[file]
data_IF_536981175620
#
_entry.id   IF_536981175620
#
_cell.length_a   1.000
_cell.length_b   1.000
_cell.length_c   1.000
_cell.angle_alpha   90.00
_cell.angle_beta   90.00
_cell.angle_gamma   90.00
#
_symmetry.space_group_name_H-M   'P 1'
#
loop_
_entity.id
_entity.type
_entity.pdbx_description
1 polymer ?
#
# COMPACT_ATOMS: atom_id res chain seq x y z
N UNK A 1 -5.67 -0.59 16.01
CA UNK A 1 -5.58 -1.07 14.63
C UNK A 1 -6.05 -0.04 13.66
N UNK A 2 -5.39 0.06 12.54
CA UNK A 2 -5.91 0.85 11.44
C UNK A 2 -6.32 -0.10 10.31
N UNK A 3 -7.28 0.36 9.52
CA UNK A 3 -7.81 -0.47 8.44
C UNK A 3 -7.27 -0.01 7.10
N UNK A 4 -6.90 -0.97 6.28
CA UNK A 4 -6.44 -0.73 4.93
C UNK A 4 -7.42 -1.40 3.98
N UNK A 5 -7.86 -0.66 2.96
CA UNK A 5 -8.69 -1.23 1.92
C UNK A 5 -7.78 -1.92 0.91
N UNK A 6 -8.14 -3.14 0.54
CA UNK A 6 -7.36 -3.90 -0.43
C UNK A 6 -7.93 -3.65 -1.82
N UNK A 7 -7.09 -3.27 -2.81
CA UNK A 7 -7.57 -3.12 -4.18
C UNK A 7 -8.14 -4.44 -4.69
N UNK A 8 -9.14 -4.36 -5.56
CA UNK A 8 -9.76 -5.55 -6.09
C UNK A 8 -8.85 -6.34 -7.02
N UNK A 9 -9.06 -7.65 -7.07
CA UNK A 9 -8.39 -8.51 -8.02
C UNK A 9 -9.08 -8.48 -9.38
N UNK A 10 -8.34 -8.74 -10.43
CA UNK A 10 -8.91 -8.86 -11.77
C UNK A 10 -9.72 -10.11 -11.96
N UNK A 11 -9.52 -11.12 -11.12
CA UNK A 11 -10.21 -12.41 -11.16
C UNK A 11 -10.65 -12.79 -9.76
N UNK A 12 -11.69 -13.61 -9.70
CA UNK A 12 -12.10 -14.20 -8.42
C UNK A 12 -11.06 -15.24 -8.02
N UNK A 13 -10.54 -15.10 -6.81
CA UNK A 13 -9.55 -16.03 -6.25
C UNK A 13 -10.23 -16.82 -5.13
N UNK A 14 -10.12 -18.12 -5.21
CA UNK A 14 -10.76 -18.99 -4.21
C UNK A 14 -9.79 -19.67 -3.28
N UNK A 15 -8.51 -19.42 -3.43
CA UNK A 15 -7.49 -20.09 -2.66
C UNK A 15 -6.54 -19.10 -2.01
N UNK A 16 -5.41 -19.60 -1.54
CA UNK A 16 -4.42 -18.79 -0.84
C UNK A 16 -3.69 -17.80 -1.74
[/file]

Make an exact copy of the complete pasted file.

data_IF_536981175620
#
_entry.id   IF_536981175620
#
_cell.length_a   1.000
_cell.length_b   1.000
_cell.length_c   1.000
_cell.angle_alpha   90.00
_cell.angle_beta   90.00
_cell.angle_gamma   90.00
#
_symmetry.space_group_name_H-M   'P 1'
#
loop_
_entity.id
_entity.type
_entity.pdbx_description
1 polymer ?
#
# COMPACT_ATOMS: atom_id res chain seq x y z
N UNK A 1 -5.67 -0.59 16.01
CA UNK A 1 -5.58 -1.07 14.63
C UNK A 1 -6.05 -0.04 13.66
N UNK A 2 -5.39 0.06 12.54
CA UNK A 2 -5.91 0.85 11.44
C UNK A 2 -6.32 -0.10 10.31
N UNK A 3 -7.28 0.36 9.52
CA UNK A 3 -7.81 -0.47 8.44
C UNK A 3 -7.27 -0.01 7.10
N UNK A 4 -6.90 -0.97 6.28
CA UNK A 4 -6.44 -0.73 4.93
C UNK A 4 -7.42 -1.40 3.98
N UNK A 5 -7.86 -0.66 2.96
CA UNK A 5 -8.69 -1.23 1.92
C UNK A 5 -7.78 -1.92 0.91
N UNK A 6 -8.14 -3.14 0.54
CA UNK A 6 -7.36 -3.90 -0.43
C UNK A 6 -7.93 -3.65 -1.82
N UNK A 7 -7.09 -3.27 -2.81
CA UNK A 7 -7.57 -3.12 -4.18
C UNK A 7 -8.14 -4.44 -4.69
N UNK A 8 -9.14 -4.36 -5.56
CA UNK A 8 -9.76 -5.55 -6.09
C UNK A 8 -8.85 -6.34 -7.02
N UNK A 9 -9.06 -7.65 -7.07
CA UNK A 9 -8.39 -8.51 -8.02
C UNK A 9 -9.08 -8.48 -9.38
N UNK A 10 -8.34 -8.74 -10.43
CA UNK A 10 -8.91 -8.86 -11.77
C UNK A 10 -9.72 -10.11 -11.96
N UNK A 11 -9.52 -11.12 -11.12
CA UNK A 11 -10.21 -12.41 -11.16
C UNK A 11 -10.65 -12.79 -9.76
N UNK A 12 -11.69 -13.61 -9.70
CA UNK A 12 -12.10 -14.20 -8.42
C UNK A 12 -11.06 -15.24 -8.02
N UNK A 13 -10.54 -15.10 -6.81
CA UNK A 13 -9.55 -16.03 -6.25
C UNK A 13 -10.23 -16.82 -5.13
N UNK A 14 -10.12 -18.12 -5.21
CA UNK A 14 -10.76 -18.99 -4.21
C UNK A 14 -9.79 -19.67 -3.28
N UNK A 15 -8.51 -19.42 -3.43
CA UNK A 15 -7.49 -20.09 -2.66
C UNK A 15 -6.54 -19.10 -2.01
N UNK A 16 -5.41 -19.60 -1.54
CA UNK A 16 -4.42 -18.79 -0.84
C UNK A 16 -3.69 -17.80 -1.74